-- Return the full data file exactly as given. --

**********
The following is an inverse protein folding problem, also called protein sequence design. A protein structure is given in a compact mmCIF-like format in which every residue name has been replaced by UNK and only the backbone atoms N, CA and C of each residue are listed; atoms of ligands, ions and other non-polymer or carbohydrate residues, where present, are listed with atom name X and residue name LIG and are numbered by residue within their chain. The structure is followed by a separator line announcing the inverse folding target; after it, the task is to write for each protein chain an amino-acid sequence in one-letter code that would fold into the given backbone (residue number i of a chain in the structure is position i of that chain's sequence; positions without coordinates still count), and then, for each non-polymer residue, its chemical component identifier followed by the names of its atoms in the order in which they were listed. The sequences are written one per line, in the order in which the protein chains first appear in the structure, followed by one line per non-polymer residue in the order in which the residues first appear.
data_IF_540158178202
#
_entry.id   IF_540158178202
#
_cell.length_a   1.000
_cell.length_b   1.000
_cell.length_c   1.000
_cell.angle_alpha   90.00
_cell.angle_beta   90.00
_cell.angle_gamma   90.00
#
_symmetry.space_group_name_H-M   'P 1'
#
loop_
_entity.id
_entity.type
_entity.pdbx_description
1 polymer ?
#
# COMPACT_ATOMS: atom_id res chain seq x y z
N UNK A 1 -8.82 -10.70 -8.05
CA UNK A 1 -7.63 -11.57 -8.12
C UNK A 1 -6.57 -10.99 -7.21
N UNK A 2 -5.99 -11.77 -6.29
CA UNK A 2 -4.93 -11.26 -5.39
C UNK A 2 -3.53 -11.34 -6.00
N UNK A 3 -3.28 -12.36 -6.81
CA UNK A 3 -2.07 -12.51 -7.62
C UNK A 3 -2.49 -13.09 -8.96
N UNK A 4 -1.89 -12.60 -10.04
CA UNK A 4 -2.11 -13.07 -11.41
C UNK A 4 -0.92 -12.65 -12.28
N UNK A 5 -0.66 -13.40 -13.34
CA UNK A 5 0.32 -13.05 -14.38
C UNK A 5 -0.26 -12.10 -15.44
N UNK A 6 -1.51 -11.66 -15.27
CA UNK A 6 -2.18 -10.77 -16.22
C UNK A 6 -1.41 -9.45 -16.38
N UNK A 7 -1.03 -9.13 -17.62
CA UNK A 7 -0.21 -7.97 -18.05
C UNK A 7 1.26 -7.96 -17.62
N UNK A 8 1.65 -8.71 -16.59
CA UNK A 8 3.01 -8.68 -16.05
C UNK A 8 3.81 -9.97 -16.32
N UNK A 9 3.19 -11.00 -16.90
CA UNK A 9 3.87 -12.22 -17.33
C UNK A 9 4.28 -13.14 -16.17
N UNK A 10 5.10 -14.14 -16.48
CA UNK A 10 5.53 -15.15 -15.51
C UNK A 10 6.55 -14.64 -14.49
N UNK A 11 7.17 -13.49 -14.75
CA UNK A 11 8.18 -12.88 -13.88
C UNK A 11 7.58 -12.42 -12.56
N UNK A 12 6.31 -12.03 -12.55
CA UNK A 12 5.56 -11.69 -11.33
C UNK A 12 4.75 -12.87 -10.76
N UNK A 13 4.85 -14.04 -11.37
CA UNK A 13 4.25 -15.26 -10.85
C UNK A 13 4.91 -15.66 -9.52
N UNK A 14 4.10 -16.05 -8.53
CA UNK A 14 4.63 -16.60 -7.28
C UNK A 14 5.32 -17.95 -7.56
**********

The following is an inverse protein folding problem, also called protein sequence design. A protein structure is given in a compact mmCIF-like format in which every residue name has been replaced by UNK and only the backbone atoms N, CA and C of each residue are listed; atoms of ligands, ions and other non-polymer or carbohydrate residues, where present, are listed with atom name X and residue name LIG and are numbered by residue within their chain. The structure is followed by a separator line announcing the inverse folding target; after it, the task is to write for each protein chain an amino-acid sequence in one-letter code that would fold into the given backbone (residue number i of a chain in the structure is position i of that chain's sequence; positions without coordinates still count), and then, for each non-polymer residue, its chemical component identifier followed by the names of its atoms in the order in which they were listed. The sequences are written one per line, in the order in which the protein chains first appear in the structure, followed by one line per non-polymer residue in the order in which the residues first appear.
data_IF_540158178202
#
_entry.id   IF_540158178202
#
_cell.length_a   1.000
_cell.length_b   1.000
_cell.length_c   1.000
_cell.angle_alpha   90.00
_cell.angle_beta   90.00
_cell.angle_gamma   90.00
#
_symmetry.space_group_name_H-M   'P 1'
#
loop_
_entity.id
_entity.type
_entity.pdbx_description
1 polymer ?
#
# COMPACT_ATOMS: atom_id res chain seq x y z
N UNK A 1 -8.82 -10.70 -8.05
CA UNK A 1 -7.63 -11.57 -8.12
C UNK A 1 -6.57 -10.99 -7.21
N UNK A 2 -5.99 -11.77 -6.29
CA UNK A 2 -4.93 -11.26 -5.39
C UNK A 2 -3.53 -11.34 -6.00
N UNK A 3 -3.28 -12.36 -6.81
CA UNK A 3 -2.07 -12.51 -7.62
C UNK A 3 -2.49 -13.09 -8.96
N UNK A 4 -1.89 -12.60 -10.04
CA UNK A 4 -2.11 -13.07 -11.41
C UNK A 4 -0.92 -12.65 -12.28
N UNK A 5 -0.66 -13.40 -13.34
CA UNK A 5 0.32 -13.05 -14.38
C UNK A 5 -0.26 -12.10 -15.44
N UNK A 6 -1.51 -11.66 -15.27
CA UNK A 6 -2.18 -10.77 -16.22
C UNK A 6 -1.41 -9.45 -16.38
N UNK A 7 -1.03 -9.13 -17.62
CA UNK A 7 -0.21 -7.97 -18.05
C UNK A 7 1.26 -7.96 -17.62
N UNK A 8 1.65 -8.71 -16.59
CA UNK A 8 3.01 -8.68 -16.05
C UNK A 8 3.81 -9.97 -16.32
N UNK A 9 3.19 -11.00 -16.90
CA UNK A 9 3.87 -12.22 -17.33
C UNK A 9 4.28 -13.14 -16.17
N UNK A 10 5.10 -14.14 -16.48
CA UNK A 10 5.53 -15.15 -15.51
C UNK A 10 6.55 -14.64 -14.49
N UNK A 11 7.17 -13.49 -14.75
CA UNK A 11 8.18 -12.88 -13.88
C UNK A 11 7.58 -12.42 -12.56
N UNK A 12 6.31 -12.03 -12.55
CA UNK A 12 5.56 -11.69 -11.33
C UNK A 12 4.75 -12.87 -10.76
N UNK A 13 4.85 -14.04 -11.37
CA UNK A 13 4.25 -15.26 -10.85
C UNK A 13 4.91 -15.66 -9.52
N UNK A 14 4.10 -16.05 -8.53
CA UNK A 14 4.63 -16.60 -7.28
C UNK A 14 5.32 -17.95 -7.56